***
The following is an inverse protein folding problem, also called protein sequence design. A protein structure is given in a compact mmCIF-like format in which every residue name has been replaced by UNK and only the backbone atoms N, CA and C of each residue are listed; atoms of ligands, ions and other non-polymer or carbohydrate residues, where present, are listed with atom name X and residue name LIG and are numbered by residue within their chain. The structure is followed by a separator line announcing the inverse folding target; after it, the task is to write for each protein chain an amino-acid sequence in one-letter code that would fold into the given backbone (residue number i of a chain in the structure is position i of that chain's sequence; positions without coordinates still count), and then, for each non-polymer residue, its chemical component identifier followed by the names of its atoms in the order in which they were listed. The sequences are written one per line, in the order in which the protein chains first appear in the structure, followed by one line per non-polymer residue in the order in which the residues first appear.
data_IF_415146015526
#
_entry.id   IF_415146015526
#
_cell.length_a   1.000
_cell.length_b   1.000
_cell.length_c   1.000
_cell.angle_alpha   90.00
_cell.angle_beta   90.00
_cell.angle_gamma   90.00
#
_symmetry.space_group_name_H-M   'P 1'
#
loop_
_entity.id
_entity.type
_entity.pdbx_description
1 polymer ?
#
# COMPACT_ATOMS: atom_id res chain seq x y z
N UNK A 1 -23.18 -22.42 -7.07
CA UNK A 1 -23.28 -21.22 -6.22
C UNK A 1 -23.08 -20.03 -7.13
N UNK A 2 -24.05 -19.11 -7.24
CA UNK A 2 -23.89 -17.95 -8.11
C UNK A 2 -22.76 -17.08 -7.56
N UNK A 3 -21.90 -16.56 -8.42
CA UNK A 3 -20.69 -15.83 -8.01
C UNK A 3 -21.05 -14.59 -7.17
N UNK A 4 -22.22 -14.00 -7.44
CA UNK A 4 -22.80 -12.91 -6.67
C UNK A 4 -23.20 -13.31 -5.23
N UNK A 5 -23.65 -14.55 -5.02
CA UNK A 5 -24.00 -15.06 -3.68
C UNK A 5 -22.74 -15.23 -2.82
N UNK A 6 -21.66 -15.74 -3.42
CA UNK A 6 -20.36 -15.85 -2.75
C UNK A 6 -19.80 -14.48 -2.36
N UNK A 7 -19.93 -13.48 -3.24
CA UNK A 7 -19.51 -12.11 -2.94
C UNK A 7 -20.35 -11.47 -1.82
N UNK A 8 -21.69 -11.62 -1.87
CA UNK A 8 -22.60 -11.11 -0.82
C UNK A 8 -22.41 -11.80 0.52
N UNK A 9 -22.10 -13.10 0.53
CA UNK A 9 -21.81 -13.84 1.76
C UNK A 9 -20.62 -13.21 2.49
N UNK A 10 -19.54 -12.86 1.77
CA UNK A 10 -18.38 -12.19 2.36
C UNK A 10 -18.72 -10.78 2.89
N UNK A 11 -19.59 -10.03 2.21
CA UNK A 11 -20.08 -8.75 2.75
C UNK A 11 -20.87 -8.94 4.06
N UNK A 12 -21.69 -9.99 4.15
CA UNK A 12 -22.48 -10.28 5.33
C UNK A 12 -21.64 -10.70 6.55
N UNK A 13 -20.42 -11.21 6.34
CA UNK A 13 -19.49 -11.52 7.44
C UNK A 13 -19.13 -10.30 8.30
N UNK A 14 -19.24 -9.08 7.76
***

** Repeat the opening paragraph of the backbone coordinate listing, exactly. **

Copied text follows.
The following is an inverse protein folding problem, also called protein sequence design. A protein structure is given in a compact mmCIF-like format in which every residue name has been replaced by UNK and only the backbone atoms N, CA and C of each residue are listed; atoms of ligands, ions and other non-polymer or carbohydrate residues, where present, are listed with atom name X and residue name LIG and are numbered by residue within their chain. The structure is followed by a separator line announcing the inverse folding target; after it, the task is to write for each protein chain an amino-acid sequence in one-letter code that would fold into the given backbone (residue number i of a chain in the structure is position i of that chain's sequence; positions without coordinates still count), and then, for each non-polymer residue, its chemical component identifier followed by the names of its atoms in the order in which they were listed. The sequences are written one per line, in the order in which the protein chains first appear in the structure, followed by one line per non-polymer residue in the order in which the residues first appear.